Uttar Pradesh conducts an examination of the famed Islamic institution in Lucknow


In an ongoing effort to evaluate unrecognised madrasas (religious institutions) in the state, a three-person delegation from the Uttar Pradesh government conducted a survey of Darul Uloom Nadwatul Ulama, a 125-year-old Islamic seminary in Lucknow, on Thursday, according to officials.

The team, which was made up of district minority officer (DMO) Sone Kumar, block education officer (BEO) Rajesh Singh, and sub-divisional magistrate (SDM) Naveen Chandra, arrived at the seminary at 10.20 am and left at midday.

According to Kumar, the team made an effort to learn more about the seminary, including its affiliation and revenue sources. The state madrasa education board is not linked with the seminary.

The UP State Madrasa Education Board does not recognise the madrasa Darul Uloom Nadwatul Ulama. The seminary is even older than the UP State Madrasa Education Board, according to the local officials, who claim it is registered under the 1860 Societies Registration Act,” the DMO added.

However, the seminary offers several programmes that are approved by the madrasa boards of West Bengal and Bihar. They claimed to have submitted an application for the Khwaja Moinuddin Chishti Language University in Lucknow to recognise several graduate courses. They’ve agreed to submit all the paperwork quickly,” he continued.

An order from the minority welfare and waqf department asking the UP Board of Madrasa Education and district judges throughout the state to carry out a survey of all unaffiliated madrasas led to the contentious exercise, which got under way on September 10 and would last for 46 days.

The state government will soon conduct a survey of unrecognised madrassas to compile data on the number of teachers, curriculum, basic facilities available there, and their affiliation with any non-governmental organisations, according to Danish Azad, minister of state for minority affairs, who made the announcement on August 31. According to him, the survey will be conducted in compliance with the National Commission for the Protection of Child Rights’ (NCPCR) directive regarding the accessibility of essential amenities to students in madrassas.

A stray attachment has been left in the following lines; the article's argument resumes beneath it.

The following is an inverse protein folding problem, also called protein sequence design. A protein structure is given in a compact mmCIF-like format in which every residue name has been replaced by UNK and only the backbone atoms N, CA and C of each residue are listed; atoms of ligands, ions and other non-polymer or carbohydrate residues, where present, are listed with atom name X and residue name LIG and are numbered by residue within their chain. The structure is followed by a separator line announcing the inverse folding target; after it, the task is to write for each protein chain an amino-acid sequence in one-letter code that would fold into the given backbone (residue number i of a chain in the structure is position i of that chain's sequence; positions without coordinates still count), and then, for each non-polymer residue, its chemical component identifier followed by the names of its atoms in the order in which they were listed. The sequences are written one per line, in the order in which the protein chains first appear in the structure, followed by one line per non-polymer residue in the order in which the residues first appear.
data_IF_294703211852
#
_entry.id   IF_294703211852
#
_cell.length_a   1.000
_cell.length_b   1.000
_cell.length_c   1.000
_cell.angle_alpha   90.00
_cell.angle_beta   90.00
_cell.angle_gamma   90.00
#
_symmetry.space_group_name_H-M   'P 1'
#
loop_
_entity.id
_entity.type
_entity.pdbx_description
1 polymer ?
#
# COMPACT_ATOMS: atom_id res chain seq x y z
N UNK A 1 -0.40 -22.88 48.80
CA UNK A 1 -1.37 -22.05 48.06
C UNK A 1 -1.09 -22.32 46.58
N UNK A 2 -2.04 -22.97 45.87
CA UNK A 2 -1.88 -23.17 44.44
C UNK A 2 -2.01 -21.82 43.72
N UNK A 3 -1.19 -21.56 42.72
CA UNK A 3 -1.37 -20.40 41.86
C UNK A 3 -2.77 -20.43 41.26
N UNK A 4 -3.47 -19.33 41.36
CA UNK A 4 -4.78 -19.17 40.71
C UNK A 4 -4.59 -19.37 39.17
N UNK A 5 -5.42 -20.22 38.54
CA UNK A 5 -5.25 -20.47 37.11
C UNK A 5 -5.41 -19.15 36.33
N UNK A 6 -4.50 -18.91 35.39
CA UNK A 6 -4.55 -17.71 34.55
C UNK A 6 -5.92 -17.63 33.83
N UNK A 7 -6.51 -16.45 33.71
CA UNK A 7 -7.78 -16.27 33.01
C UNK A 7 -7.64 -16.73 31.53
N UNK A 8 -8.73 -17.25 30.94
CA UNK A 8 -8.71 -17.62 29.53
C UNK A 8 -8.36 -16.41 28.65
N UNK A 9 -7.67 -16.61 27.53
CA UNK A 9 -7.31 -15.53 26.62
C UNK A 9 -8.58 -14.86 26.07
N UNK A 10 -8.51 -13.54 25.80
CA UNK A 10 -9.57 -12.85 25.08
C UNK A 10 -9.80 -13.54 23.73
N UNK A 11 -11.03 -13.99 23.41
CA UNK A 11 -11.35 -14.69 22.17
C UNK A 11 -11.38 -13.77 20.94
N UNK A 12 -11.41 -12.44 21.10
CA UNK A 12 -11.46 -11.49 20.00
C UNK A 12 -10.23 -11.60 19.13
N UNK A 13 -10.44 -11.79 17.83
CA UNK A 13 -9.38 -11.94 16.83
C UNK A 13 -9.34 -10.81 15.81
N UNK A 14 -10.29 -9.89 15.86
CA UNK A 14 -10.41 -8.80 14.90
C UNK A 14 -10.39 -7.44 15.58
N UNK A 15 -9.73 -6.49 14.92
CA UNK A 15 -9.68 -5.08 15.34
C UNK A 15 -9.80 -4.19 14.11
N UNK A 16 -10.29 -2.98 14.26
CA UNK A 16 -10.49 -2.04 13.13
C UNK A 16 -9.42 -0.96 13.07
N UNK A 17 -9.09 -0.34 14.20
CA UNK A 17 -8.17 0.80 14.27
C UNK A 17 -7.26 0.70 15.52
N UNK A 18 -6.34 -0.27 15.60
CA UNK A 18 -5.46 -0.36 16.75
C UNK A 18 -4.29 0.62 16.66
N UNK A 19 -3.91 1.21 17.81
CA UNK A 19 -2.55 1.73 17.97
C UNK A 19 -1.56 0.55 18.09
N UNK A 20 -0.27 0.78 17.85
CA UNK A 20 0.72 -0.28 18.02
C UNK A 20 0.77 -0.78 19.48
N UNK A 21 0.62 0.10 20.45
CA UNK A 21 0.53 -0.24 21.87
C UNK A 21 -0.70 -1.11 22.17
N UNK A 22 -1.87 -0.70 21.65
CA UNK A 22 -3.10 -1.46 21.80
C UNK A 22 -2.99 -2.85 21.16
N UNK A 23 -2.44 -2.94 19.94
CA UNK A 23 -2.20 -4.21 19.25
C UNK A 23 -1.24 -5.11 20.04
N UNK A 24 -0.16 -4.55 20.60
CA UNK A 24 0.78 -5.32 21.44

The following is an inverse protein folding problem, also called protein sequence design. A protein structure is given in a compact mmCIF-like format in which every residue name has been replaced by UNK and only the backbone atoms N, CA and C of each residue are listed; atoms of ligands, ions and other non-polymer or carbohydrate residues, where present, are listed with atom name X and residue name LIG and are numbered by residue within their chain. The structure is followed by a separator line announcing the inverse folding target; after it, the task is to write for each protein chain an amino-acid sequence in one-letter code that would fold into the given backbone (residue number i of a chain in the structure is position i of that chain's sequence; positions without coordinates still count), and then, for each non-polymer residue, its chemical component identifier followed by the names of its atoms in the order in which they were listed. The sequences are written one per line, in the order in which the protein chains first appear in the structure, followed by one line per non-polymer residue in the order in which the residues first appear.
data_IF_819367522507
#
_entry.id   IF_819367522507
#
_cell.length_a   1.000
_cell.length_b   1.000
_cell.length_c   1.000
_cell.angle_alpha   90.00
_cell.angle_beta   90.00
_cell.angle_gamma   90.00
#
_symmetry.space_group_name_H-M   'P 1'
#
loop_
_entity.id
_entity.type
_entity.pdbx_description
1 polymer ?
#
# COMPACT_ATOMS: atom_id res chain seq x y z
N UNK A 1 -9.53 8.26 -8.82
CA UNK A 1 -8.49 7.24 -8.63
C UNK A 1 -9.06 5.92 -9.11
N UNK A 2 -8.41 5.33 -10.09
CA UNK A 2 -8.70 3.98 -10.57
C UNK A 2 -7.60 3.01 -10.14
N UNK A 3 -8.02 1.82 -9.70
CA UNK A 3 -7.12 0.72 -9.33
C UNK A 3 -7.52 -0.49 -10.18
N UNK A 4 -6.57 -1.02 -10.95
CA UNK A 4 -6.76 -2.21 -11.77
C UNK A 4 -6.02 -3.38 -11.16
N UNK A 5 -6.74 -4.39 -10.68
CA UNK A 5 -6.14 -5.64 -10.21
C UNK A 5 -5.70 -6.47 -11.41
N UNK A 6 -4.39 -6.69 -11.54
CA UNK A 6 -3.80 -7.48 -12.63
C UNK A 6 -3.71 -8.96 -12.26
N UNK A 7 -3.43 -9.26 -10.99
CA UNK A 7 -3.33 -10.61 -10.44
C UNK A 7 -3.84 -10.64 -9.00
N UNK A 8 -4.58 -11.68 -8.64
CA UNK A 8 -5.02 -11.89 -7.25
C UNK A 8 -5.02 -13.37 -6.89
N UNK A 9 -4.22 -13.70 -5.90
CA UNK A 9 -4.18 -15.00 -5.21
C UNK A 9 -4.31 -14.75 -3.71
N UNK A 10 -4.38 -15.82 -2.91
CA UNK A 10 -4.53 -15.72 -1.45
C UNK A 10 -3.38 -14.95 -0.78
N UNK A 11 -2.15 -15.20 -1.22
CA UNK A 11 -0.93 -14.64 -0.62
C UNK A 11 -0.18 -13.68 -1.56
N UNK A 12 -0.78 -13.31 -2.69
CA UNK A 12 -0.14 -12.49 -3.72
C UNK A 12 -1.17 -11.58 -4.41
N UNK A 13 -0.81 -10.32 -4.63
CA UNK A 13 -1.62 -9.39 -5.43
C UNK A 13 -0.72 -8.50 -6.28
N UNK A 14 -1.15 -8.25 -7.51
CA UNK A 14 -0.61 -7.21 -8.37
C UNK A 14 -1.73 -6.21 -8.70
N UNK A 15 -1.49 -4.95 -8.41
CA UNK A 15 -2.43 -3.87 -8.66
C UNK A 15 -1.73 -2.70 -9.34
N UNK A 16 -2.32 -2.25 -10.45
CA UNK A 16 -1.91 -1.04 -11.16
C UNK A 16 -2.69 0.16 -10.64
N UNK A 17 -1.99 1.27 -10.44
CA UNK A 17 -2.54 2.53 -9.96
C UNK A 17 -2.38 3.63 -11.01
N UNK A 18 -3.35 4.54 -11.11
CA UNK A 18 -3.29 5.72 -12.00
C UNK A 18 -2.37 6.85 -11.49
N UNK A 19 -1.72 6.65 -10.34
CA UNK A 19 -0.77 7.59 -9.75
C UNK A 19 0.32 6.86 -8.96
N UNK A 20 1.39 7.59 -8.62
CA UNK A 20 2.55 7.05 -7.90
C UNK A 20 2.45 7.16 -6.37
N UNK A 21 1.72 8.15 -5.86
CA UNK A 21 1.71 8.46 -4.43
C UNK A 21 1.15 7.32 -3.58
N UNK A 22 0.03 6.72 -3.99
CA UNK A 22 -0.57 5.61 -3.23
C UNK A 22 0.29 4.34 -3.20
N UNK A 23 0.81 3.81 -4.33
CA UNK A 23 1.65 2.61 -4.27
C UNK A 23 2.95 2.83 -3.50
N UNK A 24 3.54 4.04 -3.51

Authorities in Nadwa reported that the seminary had 2,410 students and 81 teachers. They have a 2.5 lakh book library. For about 2,200 students, they also have a hostel, Singh said.

Authorities claimed that the seminary is supported by the community and is funded in part by the rent they receive from various properties.

According to Kumar, they were requested to submit papers that would support their claims. All of the members will gather as soon as they have all the information and compile a thorough report that will be given to the government, he continued.

Vice-principal Abdul Aziz Nadwi stated that the Nadwa management cooperated with the survey team and gave all information.

There is nothing to be worried about, he added, adding that the meeting with them “went off extremely well.”

“We informed them that Nadwa offers high-quality instruction in Hindi, English, and science in addition to religion. Even at Oxford University, our students are in active service, he continued.